Eccescopy, part 6

One could argue that coining a new word for what I’ve been describing is redundant, when we already have the perfectly good phrase “augmented reality”. But we’re not really talking about something like Layar, which provides a limited kind of augmented reality through your cell phone screen. We’d need to add some more words and phrases to “augmented reality” to give the whole story — like “social”, “unobtrusive”, “phoneless”, and “eye-relative”. We could, for example, say we’re discussing a Social Unobtrusive Phoneless Eye-Relative Augmented Reality. In other words, SUPER-AR!

Hmm. Maybe that sounds a little pompous. OK, for now I’m just going to stick with “eccescopy”. :-)

Before delving too much more into the nuts and bolts of the underlying technology, it might be useful to think a bit about possible unexpected outcomes of having seamless augmented reality in our daily lives. Or in other words, “be careful what you wish for”.

Think back to that distant time before the advent of cell phones, if you can. Hard as it is to believe, nobody missed them. If you wanted to meet someone, you made a plan and you stuck to it. Now, of course, such a world seems inconceivable. After all, what happens if your plans change suddenly? As it turns out, the causality in the previous sentence actually goes both ways: Often your plans change suddenly because you have a cell phone. Or more precisely, plans change suddenly because you know it won’t be a social disaster to suddenly change your plans.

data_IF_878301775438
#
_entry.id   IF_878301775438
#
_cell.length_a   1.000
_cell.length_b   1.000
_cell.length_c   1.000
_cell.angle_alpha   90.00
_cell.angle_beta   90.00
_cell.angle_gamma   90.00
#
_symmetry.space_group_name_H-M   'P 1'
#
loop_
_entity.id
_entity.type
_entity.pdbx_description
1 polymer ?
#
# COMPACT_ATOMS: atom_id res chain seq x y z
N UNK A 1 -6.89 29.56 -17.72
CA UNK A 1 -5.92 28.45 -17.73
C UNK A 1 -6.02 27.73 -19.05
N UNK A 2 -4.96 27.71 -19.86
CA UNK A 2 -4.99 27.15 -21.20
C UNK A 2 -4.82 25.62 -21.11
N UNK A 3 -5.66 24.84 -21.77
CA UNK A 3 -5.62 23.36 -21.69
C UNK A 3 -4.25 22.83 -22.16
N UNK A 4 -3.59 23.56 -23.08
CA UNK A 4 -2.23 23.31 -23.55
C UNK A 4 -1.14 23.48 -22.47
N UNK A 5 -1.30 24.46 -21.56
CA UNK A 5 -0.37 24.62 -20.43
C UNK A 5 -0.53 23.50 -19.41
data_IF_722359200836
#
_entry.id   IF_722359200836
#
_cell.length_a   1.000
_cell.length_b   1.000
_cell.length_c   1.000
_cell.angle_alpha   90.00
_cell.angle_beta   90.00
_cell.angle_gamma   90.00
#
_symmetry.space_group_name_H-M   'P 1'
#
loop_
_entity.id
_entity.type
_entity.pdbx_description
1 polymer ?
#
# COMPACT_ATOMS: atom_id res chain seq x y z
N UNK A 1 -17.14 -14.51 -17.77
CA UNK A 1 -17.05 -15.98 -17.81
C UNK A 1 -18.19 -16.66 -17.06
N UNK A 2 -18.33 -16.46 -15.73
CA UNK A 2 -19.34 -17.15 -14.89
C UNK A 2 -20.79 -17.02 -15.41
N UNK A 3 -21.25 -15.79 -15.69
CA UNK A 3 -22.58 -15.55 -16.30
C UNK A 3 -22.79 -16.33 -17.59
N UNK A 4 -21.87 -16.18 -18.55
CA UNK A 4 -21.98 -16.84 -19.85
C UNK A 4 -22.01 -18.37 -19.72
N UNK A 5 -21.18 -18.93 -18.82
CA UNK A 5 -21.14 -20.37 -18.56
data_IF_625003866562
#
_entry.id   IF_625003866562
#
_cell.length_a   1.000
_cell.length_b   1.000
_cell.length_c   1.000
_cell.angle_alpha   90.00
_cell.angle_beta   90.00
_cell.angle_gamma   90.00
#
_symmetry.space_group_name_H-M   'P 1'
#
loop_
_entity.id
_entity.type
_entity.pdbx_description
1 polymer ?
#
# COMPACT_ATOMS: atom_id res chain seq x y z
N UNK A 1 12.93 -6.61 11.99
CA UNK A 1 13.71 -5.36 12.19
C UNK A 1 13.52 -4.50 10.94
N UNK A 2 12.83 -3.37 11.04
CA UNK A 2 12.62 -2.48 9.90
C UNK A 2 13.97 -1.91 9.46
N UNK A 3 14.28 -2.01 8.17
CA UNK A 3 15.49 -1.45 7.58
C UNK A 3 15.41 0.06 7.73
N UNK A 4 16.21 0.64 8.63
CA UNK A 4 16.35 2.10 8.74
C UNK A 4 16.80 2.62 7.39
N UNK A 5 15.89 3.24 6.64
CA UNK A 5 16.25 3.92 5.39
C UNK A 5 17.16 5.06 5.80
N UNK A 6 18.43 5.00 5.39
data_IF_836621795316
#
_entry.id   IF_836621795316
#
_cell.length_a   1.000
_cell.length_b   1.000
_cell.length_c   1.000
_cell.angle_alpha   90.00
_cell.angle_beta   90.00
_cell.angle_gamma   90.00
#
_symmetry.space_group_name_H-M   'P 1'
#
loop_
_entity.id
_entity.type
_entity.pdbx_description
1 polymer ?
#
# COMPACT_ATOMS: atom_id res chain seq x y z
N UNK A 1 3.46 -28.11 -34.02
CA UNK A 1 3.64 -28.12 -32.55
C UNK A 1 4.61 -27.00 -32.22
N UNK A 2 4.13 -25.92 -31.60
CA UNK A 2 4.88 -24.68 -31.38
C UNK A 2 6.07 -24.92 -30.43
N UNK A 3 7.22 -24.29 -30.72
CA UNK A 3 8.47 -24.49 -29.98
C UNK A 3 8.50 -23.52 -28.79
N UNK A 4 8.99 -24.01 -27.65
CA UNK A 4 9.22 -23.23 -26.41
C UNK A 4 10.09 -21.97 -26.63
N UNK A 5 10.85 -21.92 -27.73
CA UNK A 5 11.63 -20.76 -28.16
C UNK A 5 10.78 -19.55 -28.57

Looking around the web, I find far more thought given to these issues by designers than by technologists — which is not all that surprising. For example, this video presents a delightfully dystopian vision by Keiichi Matsuda of what might really happen if you got into the habit of relying on your computer for everything — even something as simple as preparing a cup of tea:

One Response to “Eccescopy, part 6”

  1. Mari says:

    Granted I’m a gadgets-loving Japanese, but I want that kitchen! :)

    In Ocean 13, like this “Casino Win” scene, can’t Las Vegas casinos already monitor their clients’ wins like this? (around 1’52” mark)

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